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for used, i suggest the onix bwd1 w/soap power-supply, tandberg 3001/3001a, magnum dynalab ft101/101a/etude, revox b760, revox b261, marantz 2130, mccintosh mr67/71/77, audiolab 8000, fanfare, meridian, sansui tu9900 or tu-x1, yamaha ct7000, accuphase t-100, quad fm-4... am i forgetting anyting? ;~)
If you don't mind pre-loved,look at some of the older Marantz or Fisher tuners. The sound can be exceptional, but there are obviously no luxuries like remotes and presets. Check ebay for say a Marantz 2130. you might get change out of $US300 for a minter. The only trouble is they nay need a bit more signal than a new model, but not by much. I have a Marantz 2285B receiver,used only as a tuner, a Fisher 800B and an old sherwood.The last two are tube, and all are stable, reliable, easily serviced and especially in the case of the Marantz I feel far more beautiful than modern stuff.Check out www.classic-audio.com
Is the sound quality of the radio in your area very good?
Many of the top of the line tuners from the time frame of 1976 - 1980 will be very hard to exceed without going to many multiples of a thousand dollars. Ask anyone who has owned a substantial high end system and has taken the time to audition the new stuff (no matter the emotional attachment and advertizing gimmics and thoughts that it is 20 years old so new has to be better). I have owned many McIntoshs, Audiolab 8000t, Rotel RHT-10, Kenwood 600t, Roksan Caspian, Scott 350, several Magnum Dynalabs, NEC T6E and 601E, Creek t-40, Yamaha TX-1000u, Yamaha TX-1 and 2, Sansui TU-9900 and 917, 919, and Fanfare FT1. There are exceptions to the rule of old is better: My top pick for transparency is the Rotel RHT-10 (others agree: Stereophile dumped the Magnum Dynalab Etude and the Fanfare FT1 out of Class A when both the Audiolab 8000t and Rotel RHT-10 were reviewed). You will find several reviewers of today's model's commenting that "has a 5 gang or stage RF front end, something rare today". There is a reason for this: Many older tuners of the zenith of tuner dedication (1976-1980)had 8 gang front ends. You can not suck a "pool" of musical FM signal through the "soda straw" 3-4 gang front ends found on, even, relatively expensive new tuners. By inferred worth: Take a look at the 2130 (which is more sensitive in real world tests, by the way, than most of what is available today) that sold for $600 in 1978-1980 has sold on average (good and not so good units) for ~ $580(reference: Audiogon Blue Book). Anyone that follows FM Tuners will also tell you about the profound drop in general tuner quality starting in 1980-1981. It costs a substantial amount of money to produce the quality front ends of the past. As an interesting and important aside: To get idea of what inflation will do check out "http://stats.bls.gov/blshome.htm" and go to "Inflation Calculator". Some comparisons: I have a 17 ft APS-13 Antenna with a rotor on top of one of the highest hills in a 100-mile area. Using my Kenwood 600T Tuner I am able to get a better signal than with my otherwise super Rotel RHT-10. Stations are present with wideband signal reception that don't even show up with the Rotel (both units are properly aligned). Maybe even more amazing is how close, from a pure reception standpoint, is the 1961 Scott 350 tube tuner. If I was looking for the absolute low buck champion in terms of reception and sound I would choose the NEC T6E (former Stereophile Class B) or its successor 601E. I spend considerable amounts of time in critical FM Listening and can attest as to why many of the older top of the line (including the 1964 vintage Marantz 10B) tuners from pre-1980 era show up in the "Equipment Lists" of review equipment, along side Levinson/Audio Research Preamps etc, in journals like The Absolute Sound and Stereophile. Everyone knows that old amps and preamps do not carry this superiority to today's designs but in tuners it "can" be a different story.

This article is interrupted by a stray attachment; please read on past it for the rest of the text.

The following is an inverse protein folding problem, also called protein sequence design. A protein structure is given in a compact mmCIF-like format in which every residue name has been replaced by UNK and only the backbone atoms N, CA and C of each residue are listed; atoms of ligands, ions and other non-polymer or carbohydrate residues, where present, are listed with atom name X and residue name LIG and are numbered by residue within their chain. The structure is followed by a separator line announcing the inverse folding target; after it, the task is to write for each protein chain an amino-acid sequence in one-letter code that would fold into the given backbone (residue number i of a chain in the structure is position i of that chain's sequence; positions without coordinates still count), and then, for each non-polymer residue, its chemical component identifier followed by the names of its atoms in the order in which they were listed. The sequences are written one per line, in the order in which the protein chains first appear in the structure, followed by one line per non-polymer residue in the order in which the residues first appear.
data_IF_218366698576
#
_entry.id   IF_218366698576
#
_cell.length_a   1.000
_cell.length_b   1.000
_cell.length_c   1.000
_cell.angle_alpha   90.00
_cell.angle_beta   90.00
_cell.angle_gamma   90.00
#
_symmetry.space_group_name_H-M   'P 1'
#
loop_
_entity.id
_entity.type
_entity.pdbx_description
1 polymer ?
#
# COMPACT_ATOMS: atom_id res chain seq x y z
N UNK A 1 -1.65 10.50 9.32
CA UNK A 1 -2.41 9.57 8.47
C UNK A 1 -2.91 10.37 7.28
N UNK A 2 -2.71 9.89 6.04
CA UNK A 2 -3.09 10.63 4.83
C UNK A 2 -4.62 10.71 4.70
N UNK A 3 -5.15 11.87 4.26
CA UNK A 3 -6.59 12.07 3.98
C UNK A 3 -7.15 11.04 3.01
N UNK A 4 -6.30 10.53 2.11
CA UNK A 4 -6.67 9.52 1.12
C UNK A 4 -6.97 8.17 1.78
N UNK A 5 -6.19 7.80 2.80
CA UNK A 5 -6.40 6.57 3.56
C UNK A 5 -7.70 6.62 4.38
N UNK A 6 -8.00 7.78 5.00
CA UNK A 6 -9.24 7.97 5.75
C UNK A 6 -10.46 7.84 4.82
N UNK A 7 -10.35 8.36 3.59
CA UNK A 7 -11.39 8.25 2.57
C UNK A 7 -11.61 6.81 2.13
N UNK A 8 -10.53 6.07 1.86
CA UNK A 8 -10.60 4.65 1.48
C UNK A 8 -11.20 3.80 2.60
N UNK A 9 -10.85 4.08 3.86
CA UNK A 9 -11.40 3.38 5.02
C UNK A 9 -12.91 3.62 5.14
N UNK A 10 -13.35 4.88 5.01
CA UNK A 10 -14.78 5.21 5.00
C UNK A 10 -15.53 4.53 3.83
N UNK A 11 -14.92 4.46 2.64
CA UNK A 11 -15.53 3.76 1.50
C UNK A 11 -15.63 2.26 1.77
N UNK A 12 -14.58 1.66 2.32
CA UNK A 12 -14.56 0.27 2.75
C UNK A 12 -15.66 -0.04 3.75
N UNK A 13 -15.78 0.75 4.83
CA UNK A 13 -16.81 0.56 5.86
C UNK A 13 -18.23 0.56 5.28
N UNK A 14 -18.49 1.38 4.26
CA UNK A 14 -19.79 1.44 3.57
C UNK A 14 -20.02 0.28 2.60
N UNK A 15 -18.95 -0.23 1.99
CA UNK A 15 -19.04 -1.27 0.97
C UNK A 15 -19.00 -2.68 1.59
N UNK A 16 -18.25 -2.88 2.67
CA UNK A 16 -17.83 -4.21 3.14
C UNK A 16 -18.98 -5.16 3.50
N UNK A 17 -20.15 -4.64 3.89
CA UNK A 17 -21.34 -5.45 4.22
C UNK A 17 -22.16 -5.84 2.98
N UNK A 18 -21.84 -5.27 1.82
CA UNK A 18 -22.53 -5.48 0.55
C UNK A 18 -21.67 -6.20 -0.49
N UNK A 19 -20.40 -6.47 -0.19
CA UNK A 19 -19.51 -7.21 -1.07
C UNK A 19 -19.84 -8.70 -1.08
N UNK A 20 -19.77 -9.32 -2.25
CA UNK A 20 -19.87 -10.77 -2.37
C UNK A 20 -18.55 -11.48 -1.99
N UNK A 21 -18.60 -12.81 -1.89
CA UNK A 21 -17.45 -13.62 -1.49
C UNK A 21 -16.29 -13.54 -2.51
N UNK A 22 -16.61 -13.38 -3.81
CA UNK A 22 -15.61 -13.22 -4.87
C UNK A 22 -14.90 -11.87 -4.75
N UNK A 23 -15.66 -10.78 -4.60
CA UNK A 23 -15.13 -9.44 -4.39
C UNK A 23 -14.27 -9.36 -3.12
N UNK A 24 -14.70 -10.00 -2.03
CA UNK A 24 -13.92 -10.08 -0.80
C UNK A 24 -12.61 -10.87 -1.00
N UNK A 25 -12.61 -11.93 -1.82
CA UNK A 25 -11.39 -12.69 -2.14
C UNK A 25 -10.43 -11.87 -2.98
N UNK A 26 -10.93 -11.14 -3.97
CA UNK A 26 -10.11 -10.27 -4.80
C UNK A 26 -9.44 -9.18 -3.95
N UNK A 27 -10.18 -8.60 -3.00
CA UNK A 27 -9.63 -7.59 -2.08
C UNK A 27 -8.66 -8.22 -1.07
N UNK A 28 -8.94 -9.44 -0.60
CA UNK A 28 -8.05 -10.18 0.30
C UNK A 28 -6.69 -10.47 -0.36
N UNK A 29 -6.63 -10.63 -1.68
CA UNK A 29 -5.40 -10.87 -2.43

Should mention that if you don't have difficult reception problems and want excellent sound on the cheap on the used market consider the Creek T-40/43, Musical Fidelity A3 (have not owned but heard, excellent value), NEC T6E (really inexpensive alternative), Roksan Caspian, many of Magnums are nice but have a family tendency to drift off signals over time.
i agree w/what nandersond is saying, except, for one thing - in the lo-buck arena, i tink the adcom gft-1a tuna has better sound & better sensitivity than the nec t6e - i had the opportunity to compare this tuna directly w/my adcom tuna, & the adcom beat it in both sound-quality & reception...
regards, doug s.
I have an old Scott lt112b sounds so good it's laughable thinking what I paid for it. But I also use my MAC1700 RCV which has a tube tuner which sound better than many tuners upward of $700. I laugh at the price I got that for too! Get an old klinker and use the remaining $600+ dollars for CDs & LPs....